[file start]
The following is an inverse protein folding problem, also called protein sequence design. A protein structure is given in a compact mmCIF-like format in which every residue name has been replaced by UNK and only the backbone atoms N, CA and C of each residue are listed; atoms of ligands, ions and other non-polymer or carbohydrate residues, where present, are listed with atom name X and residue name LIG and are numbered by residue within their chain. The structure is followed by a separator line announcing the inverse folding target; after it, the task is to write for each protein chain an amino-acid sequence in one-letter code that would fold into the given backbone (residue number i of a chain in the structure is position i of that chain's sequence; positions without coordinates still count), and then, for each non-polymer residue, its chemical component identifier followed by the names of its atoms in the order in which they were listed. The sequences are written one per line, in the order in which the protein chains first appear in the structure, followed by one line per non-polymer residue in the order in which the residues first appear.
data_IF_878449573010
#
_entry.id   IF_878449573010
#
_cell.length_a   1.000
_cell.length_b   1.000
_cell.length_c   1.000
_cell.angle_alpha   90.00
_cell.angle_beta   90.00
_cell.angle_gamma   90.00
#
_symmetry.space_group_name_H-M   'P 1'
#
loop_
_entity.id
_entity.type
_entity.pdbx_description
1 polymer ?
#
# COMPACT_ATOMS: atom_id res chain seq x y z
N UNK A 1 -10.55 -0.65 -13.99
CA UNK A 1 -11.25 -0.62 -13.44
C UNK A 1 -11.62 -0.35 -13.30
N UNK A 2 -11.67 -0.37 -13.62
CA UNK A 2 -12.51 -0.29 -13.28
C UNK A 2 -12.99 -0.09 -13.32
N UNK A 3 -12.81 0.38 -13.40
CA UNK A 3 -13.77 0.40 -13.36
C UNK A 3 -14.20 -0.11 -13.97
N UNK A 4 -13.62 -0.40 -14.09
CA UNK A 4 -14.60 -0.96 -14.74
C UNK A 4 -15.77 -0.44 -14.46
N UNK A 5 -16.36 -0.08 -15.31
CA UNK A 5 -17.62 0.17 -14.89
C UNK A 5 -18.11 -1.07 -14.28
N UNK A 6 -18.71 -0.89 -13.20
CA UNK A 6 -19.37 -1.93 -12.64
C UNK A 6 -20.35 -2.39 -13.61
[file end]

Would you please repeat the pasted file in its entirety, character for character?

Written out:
The following is an inverse protein folding problem, also called protein sequence design. A protein structure is given in a compact mmCIF-like format in which every residue name has been replaced by UNK and only the backbone atoms N, CA and C of each residue are listed; atoms of ligands, ions and other non-polymer or carbohydrate residues, where present, are listed with atom name X and residue name LIG and are numbered by residue within their chain. The structure is followed by a separator line announcing the inverse folding target; after it, the task is to write for each protein chain an amino-acid sequence in one-letter code that would fold into the given backbone (residue number i of a chain in the structure is position i of that chain's sequence; positions without coordinates still count), and then, for each non-polymer residue, its chemical component identifier followed by the names of its atoms in the order in which they were listed. The sequences are written one per line, in the order in which the protein chains first appear in the structure, followed by one line per non-polymer residue in the order in which the residues first appear.
data_IF_878449573010
#
_entry.id   IF_878449573010
#
_cell.length_a   1.000
_cell.length_b   1.000
_cell.length_c   1.000
_cell.angle_alpha   90.00
_cell.angle_beta   90.00
_cell.angle_gamma   90.00
#
_symmetry.space_group_name_H-M   'P 1'
#
loop_
_entity.id
_entity.type
_entity.pdbx_description
1 polymer ?
#
# COMPACT_ATOMS: atom_id res chain seq x y z
N UNK A 1 -10.55 -0.65 -13.99
CA UNK A 1 -11.25 -0.62 -13.44
C UNK A 1 -11.62 -0.35 -13.30
N UNK A 2 -11.67 -0.37 -13.62
CA UNK A 2 -12.51 -0.29 -13.28
C UNK A 2 -12.99 -0.09 -13.32
N UNK A 3 -12.81 0.38 -13.40
CA UNK A 3 -13.77 0.40 -13.36
C UNK A 3 -14.20 -0.11 -13.97
N UNK A 4 -13.62 -0.40 -14.09
CA UNK A 4 -14.60 -0.96 -14.74
C UNK A 4 -15.77 -0.44 -14.46
N UNK A 5 -16.36 -0.08 -15.31
CA UNK A 5 -17.62 0.17 -14.89
C UNK A 5 -18.11 -1.07 -14.28
N UNK A 6 -18.71 -0.89 -13.20
CA UNK A 6 -19.37 -1.93 -12.64
C UNK A 6 -20.35 -2.39 -13.61